This week I’m finishing up work on an aumbry for a future issue of Popular Woodworking Magazine. More than anything, this project has been about exploring Gothic geometry. But as with any project, I always have a lot of detours and dead ends.
The pierced carvings on the front of the aumbry are fairly simple, yet I was afraid they would be off-putting for some beginning woodworkers. So I started investigating the amazing geometrical world of Gothic tracery. With a compass and a straightedge, you can draw almost anything in the Gothic lexicon.
I went a bit nuts with it for a couple days.
If you study the plates included with this entry, you can see how almost all of the Gothic forms flow from a square, circle or equilateral triangle. After drawing out several dozen lancet arches (easy), I decided to put a pierced form in the center of the door that is based on a triangle. You first draw the equilateral triangle on the work. Then you drill a hole at each vertex that has a diameter equal to each segment of the triangle.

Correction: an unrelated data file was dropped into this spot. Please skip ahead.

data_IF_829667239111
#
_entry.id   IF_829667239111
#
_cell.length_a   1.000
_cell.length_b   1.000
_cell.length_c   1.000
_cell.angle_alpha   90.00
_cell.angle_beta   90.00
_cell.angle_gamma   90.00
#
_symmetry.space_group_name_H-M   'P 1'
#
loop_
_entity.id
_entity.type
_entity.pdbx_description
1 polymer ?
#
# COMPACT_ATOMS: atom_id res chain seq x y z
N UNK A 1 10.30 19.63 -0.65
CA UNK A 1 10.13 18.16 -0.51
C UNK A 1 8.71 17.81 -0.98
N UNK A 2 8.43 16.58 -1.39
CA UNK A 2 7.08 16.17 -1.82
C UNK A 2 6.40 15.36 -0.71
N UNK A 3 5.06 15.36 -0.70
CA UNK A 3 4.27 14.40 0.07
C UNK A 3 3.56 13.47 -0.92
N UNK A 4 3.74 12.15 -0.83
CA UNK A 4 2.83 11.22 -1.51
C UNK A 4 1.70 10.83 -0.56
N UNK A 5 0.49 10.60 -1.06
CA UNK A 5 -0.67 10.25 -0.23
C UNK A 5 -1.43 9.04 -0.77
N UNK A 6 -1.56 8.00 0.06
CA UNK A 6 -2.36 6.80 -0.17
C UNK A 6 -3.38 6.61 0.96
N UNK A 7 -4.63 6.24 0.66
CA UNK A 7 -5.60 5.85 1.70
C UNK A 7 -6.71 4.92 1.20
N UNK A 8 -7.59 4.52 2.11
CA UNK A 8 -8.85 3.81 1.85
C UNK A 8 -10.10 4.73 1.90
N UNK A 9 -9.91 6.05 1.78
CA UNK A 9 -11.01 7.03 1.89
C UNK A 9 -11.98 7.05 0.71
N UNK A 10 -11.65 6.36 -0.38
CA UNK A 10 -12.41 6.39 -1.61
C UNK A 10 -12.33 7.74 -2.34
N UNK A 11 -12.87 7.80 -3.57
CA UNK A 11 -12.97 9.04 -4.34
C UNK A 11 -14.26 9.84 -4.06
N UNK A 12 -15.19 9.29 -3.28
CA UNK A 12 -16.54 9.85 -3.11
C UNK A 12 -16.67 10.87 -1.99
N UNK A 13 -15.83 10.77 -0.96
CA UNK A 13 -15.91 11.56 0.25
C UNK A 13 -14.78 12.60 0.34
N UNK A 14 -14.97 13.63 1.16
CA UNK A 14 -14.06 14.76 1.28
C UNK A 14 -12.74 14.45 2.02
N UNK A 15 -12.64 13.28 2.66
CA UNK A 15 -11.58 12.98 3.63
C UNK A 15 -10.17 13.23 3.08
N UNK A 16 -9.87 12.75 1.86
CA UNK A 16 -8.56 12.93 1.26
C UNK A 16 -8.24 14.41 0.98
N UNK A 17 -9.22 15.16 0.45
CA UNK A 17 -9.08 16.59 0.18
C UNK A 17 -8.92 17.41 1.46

(In English: drill a hole at each corner of the triangle. The bit’s diameter should be equal to the length of one of the legs of the triangle.)
The three holes end up tangent to one another – and a middle triangular section of waste falls away. Then you can shape the edges of the piercing with a router. I experimented with a bunch of bits to try to create different effects. The best was a small chamfer, which I guided with a bearing on the rim of the piercing.
After making a few test pieces, I made the piercing in the finished door of the aumbry. I took a step back and said to myself: It looks like a gambler’s door. The piercing looked too much like the suite of “clubs” in playing cards.
So I set the door aside and made all the pierced carvings the hard (but fun) way. With a chisel and rasp.
— Christopher Schwarz